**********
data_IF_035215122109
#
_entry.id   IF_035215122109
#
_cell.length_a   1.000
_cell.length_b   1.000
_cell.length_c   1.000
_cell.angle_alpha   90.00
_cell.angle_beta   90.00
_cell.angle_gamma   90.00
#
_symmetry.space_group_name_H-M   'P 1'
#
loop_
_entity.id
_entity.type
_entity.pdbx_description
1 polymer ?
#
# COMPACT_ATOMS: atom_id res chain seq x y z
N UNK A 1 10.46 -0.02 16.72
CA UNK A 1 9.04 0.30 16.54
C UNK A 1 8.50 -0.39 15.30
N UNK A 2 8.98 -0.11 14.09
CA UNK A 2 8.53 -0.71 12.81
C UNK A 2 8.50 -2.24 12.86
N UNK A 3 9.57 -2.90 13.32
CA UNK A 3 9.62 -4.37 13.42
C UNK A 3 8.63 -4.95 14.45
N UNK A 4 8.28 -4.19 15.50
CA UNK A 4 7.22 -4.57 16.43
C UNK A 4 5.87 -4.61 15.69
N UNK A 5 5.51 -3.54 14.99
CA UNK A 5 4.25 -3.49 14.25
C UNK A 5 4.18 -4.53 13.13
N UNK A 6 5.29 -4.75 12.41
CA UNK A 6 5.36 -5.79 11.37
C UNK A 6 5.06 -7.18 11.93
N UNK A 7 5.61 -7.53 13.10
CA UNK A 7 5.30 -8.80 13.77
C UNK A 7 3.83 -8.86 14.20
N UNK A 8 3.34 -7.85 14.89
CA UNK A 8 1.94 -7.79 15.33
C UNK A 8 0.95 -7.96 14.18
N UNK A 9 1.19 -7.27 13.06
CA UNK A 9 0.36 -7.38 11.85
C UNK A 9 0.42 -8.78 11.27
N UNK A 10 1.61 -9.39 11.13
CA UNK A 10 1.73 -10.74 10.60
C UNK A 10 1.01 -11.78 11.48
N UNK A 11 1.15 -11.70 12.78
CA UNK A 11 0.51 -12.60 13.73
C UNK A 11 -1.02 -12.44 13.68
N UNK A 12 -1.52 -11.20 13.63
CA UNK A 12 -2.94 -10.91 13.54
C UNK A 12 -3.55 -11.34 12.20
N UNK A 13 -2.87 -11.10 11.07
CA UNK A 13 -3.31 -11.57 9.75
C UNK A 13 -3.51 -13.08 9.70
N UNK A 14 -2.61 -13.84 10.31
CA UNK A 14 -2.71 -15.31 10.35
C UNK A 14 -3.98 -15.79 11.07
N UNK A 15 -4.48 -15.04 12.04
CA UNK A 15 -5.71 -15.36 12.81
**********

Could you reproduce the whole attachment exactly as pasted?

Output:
data_IF_035215122109
#
_entry.id   IF_035215122109
#
_cell.length_a   1.000
_cell.length_b   1.000
_cell.length_c   1.000
_cell.angle_alpha   90.00
_cell.angle_beta   90.00
_cell.angle_gamma   90.00
#
_symmetry.space_group_name_H-M   'P 1'
#
loop_
_entity.id
_entity.type
_entity.pdbx_description
1 polymer ?
#
# COMPACT_ATOMS: atom_id res chain seq x y z
N UNK A 1 10.46 -0.02 16.72
CA UNK A 1 9.04 0.30 16.54
C UNK A 1 8.50 -0.39 15.30
N UNK A 2 8.98 -0.11 14.09
CA UNK A 2 8.53 -0.71 12.81
C UNK A 2 8.50 -2.24 12.86
N UNK A 3 9.57 -2.90 13.32
CA UNK A 3 9.62 -4.37 13.42
C UNK A 3 8.63 -4.95 14.45
N UNK A 4 8.28 -4.19 15.50
CA UNK A 4 7.22 -4.57 16.43
C UNK A 4 5.87 -4.61 15.69
N UNK A 5 5.51 -3.54 14.99
CA UNK A 5 4.25 -3.49 14.25
C UNK A 5 4.18 -4.53 13.13
N UNK A 6 5.29 -4.75 12.41
CA UNK A 6 5.36 -5.79 11.37
C UNK A 6 5.06 -7.18 11.93
N UNK A 7 5.61 -7.53 13.10
CA UNK A 7 5.30 -8.80 13.77
C UNK A 7 3.83 -8.86 14.20
N UNK A 8 3.34 -7.85 14.89
CA UNK A 8 1.94 -7.79 15.33
C UNK A 8 0.95 -7.96 14.18
N UNK A 9 1.19 -7.27 13.06
CA UNK A 9 0.36 -7.38 11.85
C UNK A 9 0.42 -8.78 11.27
N UNK A 10 1.61 -9.39 11.13
CA UNK A 10 1.73 -10.74 10.60
C UNK A 10 1.01 -11.78 11.48
N UNK A 11 1.15 -11.70 12.78
CA UNK A 11 0.51 -12.60 13.73
C UNK A 11 -1.02 -12.44 13.68
N UNK A 12 -1.52 -11.20 13.63
CA UNK A 12 -2.94 -10.91 13.54
C UNK A 12 -3.55 -11.34 12.20
N UNK A 13 -2.87 -11.10 11.07
CA UNK A 13 -3.31 -11.57 9.75
C UNK A 13 -3.51 -13.08 9.70
N UNK A 14 -2.61 -13.84 10.31
CA UNK A 14 -2.71 -15.31 10.35
C UNK A 14 -3.98 -15.79 11.07
N UNK A 15 -4.48 -15.04 12.04
CA UNK A 15 -5.71 -15.36 12.81